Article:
Is Using a Matchmaker Different Than Swiping on Dating Apps?

Emily Holmes Hahn of LastFirst arranges everything, from the match to the location and time

A typical Millionaire Matchmaker setup.
A typical Millionaire Matchmaker setup, although this involves Anna Nicole Smith’s ex. Bravo/NBCU Photo Bank via Getty Images

As a devoted Millionaire Matchmaker viewer, I’ve always wondered what matchmaker dates were actually like. Instead of meeting for casual cocktails after work, these lucky duos enjoy hot air balloon rides. They don’t sit uncomfortably close to strangers who know they’re on a first date in a tiny restaurant; they enjoy quiet, private beachside dinners. It’s all very civilized, and a far cry from the Fiddler on the Roof days. I couldn’t turn down my own chance for a matchmaker date, if only to see how it differed from the traditional Bumble experience.

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I’ve had my fair share of first date horror stories from the man who still messages me daily after describing every sad salad he ate in a week, to the producer who tried to recruit me for the reality show he was working on. I don’t put much stock in a first date, and I certainly don’t look forward to them. But Emily Holmes Hahn of LastFirst wants to change how people perceive first dates by making them less of a chore. Unlike Millionaire’s infamous Patti Stanger, Hahn is warm and approachable, doesn’t hate curly hair and has an enormous diamond, signifying that she was able to get it right—and with her help, you can, as well.

Emily Holmes Hahn.
Emily Holmes Hahn. Courtesy LastFirst

Matchmaking is for people whose time is really valuable to them,” Hahn told me over coffee. As someone who’s constantly bouncing between weird workout classes, cocktail hours and concerts, it is difficult to find time to meet a stranger danger for a drink or two. Still, I wondered who would sign up for a matchmaking service when dating apps are so prevalent. Unlike dating apps meant to keep users swiping, Hahn wants clients to find serious relationships. If you’re investing (prices vary, based on the amount of time spent on a client), you’re probably looking for more than a first date followed by months of benching.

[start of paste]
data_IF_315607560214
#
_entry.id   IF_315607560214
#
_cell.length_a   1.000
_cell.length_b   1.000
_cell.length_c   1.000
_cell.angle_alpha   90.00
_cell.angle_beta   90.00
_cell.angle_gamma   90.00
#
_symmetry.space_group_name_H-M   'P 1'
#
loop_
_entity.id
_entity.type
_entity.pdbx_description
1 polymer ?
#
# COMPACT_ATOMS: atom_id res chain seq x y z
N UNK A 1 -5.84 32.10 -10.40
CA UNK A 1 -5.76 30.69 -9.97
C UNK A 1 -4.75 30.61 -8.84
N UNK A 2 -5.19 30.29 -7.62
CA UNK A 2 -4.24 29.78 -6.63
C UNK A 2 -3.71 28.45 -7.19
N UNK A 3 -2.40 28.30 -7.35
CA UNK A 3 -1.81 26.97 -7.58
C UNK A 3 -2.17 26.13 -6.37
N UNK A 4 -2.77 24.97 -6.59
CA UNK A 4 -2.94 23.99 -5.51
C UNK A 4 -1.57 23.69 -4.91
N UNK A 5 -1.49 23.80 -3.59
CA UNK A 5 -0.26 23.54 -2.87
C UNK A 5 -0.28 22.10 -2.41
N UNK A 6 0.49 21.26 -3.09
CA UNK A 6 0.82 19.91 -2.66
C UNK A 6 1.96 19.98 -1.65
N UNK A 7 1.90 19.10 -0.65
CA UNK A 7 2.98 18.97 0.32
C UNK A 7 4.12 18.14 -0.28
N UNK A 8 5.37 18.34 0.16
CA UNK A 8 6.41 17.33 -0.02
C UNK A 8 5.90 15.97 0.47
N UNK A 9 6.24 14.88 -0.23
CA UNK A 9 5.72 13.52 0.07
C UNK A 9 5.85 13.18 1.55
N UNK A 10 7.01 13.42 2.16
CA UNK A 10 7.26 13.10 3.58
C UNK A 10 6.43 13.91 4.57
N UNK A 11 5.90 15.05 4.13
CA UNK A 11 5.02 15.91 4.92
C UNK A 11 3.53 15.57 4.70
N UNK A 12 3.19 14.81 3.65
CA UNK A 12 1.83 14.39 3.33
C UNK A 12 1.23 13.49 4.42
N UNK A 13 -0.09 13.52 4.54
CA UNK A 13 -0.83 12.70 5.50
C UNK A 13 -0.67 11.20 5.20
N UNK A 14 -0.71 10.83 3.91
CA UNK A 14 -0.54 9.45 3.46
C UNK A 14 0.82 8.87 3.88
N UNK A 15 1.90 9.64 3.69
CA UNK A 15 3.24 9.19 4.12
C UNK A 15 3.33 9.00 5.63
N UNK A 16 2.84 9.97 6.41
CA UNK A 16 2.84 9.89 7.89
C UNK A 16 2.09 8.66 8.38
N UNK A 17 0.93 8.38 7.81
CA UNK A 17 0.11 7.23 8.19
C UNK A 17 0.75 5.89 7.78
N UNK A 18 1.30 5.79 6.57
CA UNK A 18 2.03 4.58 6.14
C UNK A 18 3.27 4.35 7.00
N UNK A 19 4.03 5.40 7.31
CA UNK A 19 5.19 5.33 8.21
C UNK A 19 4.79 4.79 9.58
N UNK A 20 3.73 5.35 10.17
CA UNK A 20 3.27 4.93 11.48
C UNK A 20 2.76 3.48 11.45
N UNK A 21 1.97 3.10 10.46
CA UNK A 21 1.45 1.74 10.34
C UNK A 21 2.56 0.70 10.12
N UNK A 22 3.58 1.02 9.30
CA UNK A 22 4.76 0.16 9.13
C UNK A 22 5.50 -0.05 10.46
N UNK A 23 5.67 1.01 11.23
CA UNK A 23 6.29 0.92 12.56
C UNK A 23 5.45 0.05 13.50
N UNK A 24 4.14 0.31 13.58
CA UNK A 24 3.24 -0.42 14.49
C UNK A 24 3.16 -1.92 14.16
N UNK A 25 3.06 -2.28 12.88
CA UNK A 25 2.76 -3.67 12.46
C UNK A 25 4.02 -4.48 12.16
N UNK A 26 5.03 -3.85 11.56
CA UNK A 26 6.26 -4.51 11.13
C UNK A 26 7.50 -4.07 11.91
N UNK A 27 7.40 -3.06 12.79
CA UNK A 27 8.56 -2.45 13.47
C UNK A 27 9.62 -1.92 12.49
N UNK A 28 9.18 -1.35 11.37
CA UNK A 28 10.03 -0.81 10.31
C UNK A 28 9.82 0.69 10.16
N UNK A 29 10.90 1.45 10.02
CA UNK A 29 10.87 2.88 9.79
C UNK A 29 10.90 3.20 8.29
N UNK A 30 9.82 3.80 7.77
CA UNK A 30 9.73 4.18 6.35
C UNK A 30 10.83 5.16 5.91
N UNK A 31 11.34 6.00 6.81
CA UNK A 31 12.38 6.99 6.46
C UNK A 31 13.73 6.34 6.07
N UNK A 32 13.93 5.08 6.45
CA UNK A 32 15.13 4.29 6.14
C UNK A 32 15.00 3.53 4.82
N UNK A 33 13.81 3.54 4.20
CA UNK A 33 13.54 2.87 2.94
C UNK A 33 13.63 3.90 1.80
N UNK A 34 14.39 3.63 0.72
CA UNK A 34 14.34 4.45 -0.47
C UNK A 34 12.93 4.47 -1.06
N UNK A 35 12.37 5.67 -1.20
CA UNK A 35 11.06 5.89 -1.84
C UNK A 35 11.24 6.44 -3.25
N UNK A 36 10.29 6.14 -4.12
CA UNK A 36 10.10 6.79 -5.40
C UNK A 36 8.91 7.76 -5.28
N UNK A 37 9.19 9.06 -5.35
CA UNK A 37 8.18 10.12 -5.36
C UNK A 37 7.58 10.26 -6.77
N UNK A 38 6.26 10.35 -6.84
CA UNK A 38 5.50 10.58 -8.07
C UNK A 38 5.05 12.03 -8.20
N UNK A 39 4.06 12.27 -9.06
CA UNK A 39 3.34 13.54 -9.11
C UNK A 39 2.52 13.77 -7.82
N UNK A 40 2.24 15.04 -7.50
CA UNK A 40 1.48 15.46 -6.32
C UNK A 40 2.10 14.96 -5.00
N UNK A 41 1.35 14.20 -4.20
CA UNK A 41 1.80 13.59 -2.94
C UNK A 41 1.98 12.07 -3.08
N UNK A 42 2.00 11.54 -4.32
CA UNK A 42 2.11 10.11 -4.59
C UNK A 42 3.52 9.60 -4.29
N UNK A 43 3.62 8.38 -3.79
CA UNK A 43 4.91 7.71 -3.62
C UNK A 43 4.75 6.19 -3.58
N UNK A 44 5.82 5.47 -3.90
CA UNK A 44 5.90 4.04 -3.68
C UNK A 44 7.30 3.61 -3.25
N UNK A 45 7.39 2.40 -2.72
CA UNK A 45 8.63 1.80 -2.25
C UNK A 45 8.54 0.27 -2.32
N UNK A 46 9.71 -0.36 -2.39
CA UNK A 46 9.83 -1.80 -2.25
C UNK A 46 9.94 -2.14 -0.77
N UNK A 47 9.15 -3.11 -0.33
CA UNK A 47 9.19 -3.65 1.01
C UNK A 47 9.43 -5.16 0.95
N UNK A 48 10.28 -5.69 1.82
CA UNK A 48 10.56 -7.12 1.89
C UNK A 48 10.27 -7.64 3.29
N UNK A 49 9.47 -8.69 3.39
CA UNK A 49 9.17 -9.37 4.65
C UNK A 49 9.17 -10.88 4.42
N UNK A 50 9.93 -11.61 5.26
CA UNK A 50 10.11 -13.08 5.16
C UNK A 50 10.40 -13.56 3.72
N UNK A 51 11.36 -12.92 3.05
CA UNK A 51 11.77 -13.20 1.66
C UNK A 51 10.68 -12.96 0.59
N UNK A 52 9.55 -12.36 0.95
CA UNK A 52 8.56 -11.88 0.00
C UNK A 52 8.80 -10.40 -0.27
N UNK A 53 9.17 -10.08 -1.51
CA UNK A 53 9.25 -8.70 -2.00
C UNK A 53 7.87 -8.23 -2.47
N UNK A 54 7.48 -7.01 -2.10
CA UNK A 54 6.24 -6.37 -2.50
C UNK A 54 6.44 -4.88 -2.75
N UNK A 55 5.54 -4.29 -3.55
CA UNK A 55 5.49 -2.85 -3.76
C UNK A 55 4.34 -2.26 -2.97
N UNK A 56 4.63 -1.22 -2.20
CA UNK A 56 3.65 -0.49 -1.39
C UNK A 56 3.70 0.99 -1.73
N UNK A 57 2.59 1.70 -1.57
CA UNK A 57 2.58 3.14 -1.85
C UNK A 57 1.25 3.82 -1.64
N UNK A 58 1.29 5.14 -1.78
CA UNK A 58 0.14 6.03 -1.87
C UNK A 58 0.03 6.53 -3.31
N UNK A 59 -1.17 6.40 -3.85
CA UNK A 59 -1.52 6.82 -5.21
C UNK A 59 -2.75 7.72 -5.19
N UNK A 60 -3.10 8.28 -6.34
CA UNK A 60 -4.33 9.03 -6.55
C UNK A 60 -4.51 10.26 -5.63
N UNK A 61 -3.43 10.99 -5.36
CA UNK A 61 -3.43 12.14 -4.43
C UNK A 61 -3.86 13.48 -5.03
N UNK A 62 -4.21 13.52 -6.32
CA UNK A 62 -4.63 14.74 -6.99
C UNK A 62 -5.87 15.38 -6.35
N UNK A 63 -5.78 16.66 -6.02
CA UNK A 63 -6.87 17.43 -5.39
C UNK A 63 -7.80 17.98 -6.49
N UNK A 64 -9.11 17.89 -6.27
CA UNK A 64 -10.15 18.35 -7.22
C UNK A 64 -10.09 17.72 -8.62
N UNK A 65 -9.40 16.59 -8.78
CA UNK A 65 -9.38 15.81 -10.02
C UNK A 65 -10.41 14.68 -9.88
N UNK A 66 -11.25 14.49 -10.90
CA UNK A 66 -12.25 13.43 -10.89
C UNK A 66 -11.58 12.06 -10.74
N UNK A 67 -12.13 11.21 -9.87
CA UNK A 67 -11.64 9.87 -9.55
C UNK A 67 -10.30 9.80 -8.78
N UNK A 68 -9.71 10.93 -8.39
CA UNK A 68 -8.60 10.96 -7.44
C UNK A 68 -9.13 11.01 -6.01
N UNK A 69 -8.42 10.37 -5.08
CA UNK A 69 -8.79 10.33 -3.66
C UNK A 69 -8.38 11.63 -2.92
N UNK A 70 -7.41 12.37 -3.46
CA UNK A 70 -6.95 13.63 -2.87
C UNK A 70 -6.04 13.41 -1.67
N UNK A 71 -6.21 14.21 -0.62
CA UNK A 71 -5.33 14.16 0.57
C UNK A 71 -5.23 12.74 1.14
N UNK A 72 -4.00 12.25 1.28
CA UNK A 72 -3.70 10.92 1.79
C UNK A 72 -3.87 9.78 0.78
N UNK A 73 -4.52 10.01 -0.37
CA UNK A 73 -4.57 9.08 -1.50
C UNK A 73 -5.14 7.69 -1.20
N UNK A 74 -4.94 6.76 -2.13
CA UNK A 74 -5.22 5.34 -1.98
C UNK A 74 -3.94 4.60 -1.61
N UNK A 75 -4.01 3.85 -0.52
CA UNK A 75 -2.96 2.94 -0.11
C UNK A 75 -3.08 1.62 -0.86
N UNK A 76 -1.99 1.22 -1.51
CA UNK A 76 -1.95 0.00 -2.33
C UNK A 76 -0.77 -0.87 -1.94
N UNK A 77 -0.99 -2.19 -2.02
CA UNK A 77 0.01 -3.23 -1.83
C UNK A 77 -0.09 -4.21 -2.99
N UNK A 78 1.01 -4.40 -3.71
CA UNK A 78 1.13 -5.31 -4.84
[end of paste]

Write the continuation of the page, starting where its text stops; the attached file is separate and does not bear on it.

After meeting with Hahn, she sent over 70 extremely detailed, personal questions to answer. “We read those responses [for] everything from syntax and grammar to what they actually say,” she warned me. “We look for answers that make our ears perk up. Everyone says one of the five things they can’t live without is their iPhone. We look for people who put some time into it and make something unique.” Then, Hahn sent a description of who she’d chosen for my date. On paper, he was literally everything I asked for—so naturally, I immediately wondered what was wrong with him.

Hahn doesn’t recommend researching dates beforehand, as she feels it leaves no room for surprise on the date. As a sleuth who loves figuring out someone’s online history in less than five minutes (it’s a blessing and a curse), it took everything I had not to deep dive. I was especially worried about finding him and wondered if I should carry a red rose.

The Millionaire Matchmaker.
The Millionaire Matchmaker. Nicole Weingart/Bravo/NBCU Photo Bank via Getty Images

For my date, the matchmakers that be chose a romantic spot on the Bowery. They also suggested a very low-key blowout, an activity to unwind before the date and taking an Uber so I wouldn’t be late. I usually come straight from work, do not change and take the subway, to guarantee I will be at least 15 minutes late, so this was a departure for me. Hahn also sent over a few rules, which included offering to pay for the date and making sure not to have too many cocktails (just like Patti).

Full disclosure–because of the private nature of her business, I was not allowed to reveal the details of the date. What I can say is that although there was no romantic connection on the actual date, Hahn delivered everything I asked for…therefore proving I actually have no idea what I want. Swiping might give people the opportunity to carefully curate their options (and look for a specific school, activity or height), but all of those little details might not matter in person.

Usually I send an impromptu, homemade version of a Yelp review exclusively to my friends, but before I even started the first draft of that, Hahn checked in to see how everything went. While it wasn’t a match, the experience was easier than swiping, chatting, researching, meeting and wondering if he would text. Dating is stressful enough, but searching for someone on your phone makes it feel like a full-time job.

With Hahn’s help, a desperate single simply shows up and knows they aren’t meeting a Catfish. For busy people who would rather not spend their very limited time swiping through a million apps and messaging strangers, it’s an easier way to meet someone—but that certainly doesn’t guarantee it will always be the right someone.

Is Using a Matchmaker Different Than Swiping on Dating Apps?